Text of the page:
The hottest radio show in America is NPR’s Snap Judgment, which broadcasts long-form stories better than anybody.
I worked closely over the last few months with one of the show’s talented producers, Nancy López, to help her tell the father-son spy drama that formed the backbone of my book, The Spy’s Son. I gave Nancy some FBI wiretaps, and my former employer, The Oregonian, gave her permission to use portions of my inaugural eight-hour interview with the protagonist of the story, Nathan Nicholson.
As Nancy put it, the spy tale “just really had the plot and the twists and turns to make a good Snap story.”
She talked me into clamping on headphones inside a sound booth at Oregon Public Broadcasting, where I spent a couple of recording sessions lending my (not-so-hot) voice to the narrative. Nancy’s spare script and narration, and Renzo Gorrio's haunting musical score, far exceeded my own high expectations.
But there’s a really cool back story, and here it is:
A few weeks after I began to help Nancy put the story together, she pitched the tale to some of Snap Judgment’s producers.
Snap’s host, the uber-talented Glynn Washington, later attended what’s known as a group edit of the story. Afterward Nancy learned that her boss personally knew the villain of the story, disgraced CIA operative Jim Nicholson, and had worked closely with Jim at the U.S. Embassy in Kuala Lumpur, Malaysia.
Yeah, it was one of those stranger-than-fiction coincidences.
Jim ran the CIA’s spy operations in the capital city, and Glynn was a junior officer in the U.S. Foreign Service. Because Jim’s cover was that of a U.S. diplomat, Glynn had to pretend that Jim was his boss.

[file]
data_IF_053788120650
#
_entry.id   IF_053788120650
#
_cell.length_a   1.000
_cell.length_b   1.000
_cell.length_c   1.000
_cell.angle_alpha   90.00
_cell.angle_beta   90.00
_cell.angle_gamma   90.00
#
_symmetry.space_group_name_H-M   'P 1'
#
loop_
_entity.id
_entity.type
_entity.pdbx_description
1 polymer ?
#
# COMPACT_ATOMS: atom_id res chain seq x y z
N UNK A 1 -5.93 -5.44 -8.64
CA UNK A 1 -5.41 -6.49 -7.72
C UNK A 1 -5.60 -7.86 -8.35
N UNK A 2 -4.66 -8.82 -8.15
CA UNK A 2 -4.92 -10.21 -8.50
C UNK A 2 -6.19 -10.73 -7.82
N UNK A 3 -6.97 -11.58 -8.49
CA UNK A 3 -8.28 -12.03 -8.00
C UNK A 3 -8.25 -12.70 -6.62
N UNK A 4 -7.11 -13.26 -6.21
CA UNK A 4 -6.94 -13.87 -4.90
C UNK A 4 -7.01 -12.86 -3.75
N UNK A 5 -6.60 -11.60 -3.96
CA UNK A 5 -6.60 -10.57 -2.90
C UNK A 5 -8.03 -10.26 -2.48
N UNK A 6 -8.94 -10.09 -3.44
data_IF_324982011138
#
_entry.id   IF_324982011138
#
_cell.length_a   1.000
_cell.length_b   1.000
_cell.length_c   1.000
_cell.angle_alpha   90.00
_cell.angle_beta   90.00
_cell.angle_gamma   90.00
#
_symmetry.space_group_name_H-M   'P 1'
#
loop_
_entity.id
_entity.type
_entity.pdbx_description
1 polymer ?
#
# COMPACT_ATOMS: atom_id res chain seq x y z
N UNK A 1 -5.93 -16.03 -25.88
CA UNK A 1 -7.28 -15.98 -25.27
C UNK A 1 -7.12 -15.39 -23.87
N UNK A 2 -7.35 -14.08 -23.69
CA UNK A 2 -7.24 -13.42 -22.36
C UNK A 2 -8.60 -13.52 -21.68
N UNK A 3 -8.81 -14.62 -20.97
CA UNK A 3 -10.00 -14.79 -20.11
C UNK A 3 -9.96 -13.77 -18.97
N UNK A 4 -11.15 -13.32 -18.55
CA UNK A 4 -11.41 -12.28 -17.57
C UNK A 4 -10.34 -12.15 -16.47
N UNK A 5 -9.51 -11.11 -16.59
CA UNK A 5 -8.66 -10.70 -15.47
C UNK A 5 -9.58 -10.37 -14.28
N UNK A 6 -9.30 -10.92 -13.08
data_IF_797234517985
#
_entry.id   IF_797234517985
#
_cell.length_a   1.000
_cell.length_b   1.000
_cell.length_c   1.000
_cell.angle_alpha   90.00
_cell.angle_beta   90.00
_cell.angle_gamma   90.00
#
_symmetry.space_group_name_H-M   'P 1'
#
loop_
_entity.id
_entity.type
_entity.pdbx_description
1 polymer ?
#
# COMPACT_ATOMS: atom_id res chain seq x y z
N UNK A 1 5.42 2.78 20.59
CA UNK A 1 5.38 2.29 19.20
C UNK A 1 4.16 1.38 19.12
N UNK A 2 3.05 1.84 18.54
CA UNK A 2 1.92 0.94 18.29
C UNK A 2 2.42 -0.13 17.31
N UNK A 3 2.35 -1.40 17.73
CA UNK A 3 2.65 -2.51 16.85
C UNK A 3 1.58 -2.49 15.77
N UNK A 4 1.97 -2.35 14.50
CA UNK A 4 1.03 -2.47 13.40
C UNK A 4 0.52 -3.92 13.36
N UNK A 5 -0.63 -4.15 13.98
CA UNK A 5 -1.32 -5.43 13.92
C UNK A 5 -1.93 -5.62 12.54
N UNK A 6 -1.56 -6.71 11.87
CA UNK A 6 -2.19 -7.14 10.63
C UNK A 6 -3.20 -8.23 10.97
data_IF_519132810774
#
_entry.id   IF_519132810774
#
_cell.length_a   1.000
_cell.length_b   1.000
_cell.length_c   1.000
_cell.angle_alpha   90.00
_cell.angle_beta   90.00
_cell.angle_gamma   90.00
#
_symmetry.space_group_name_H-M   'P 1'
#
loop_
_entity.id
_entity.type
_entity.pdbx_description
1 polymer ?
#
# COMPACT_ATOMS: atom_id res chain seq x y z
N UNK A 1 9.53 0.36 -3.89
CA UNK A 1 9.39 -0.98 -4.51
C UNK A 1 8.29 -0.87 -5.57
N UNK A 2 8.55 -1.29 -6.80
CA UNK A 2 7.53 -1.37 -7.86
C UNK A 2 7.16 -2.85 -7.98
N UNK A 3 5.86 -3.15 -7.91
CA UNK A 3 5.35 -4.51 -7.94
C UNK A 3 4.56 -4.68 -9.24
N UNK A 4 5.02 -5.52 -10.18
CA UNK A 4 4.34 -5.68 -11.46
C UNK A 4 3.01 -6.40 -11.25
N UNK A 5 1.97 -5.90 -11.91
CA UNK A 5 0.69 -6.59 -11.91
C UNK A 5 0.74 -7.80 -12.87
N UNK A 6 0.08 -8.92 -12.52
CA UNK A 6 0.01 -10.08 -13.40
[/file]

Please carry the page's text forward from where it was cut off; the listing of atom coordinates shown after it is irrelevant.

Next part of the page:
“I thought Jim was the coolest guy ever,” Glynn told me in an interview yesterday. “Everybody liked him. … The women really liked him.”
Glynn would later learn that he and Jim had dated some of the same women.
When the CIA sent Jim back to the U.S. to teach spycraft at the CIA’s covert training center in Virginia, Glynn wound up moving into the same house in which Jim and his children had lived near Embassy Row.
Only later, when Glynn was back in the U.S., did he hear what had become of his former “boss.”
He was watching a Dateline NBC feature on U.S. double agents when Jim’s face turned up on the TV. Glynn learned that during the tour they shared in Kuala Lumpur, Jim had walked into the Russian Embassy, met with one of his Russian counterparts, and volunteered to sell secrets to Moscow.
“I never saw that coming,” Glynn told me. “This is the guy we thought made James Bond look like Dennis the Menace. Just a cool brother. And to go out like this didn’t square with what I knew about the guy.”
When the story came to him at Snap Judgment, he had an interest in seeing the story through. All the way through.
“What made me green light (the piece) is, I didn’t know the end of the story,” Glynn said. “I was just extremely curious about what went down.”
Et voilas: The 23-minute segment was included with other cool stories as part of a package titled, “The Promise.”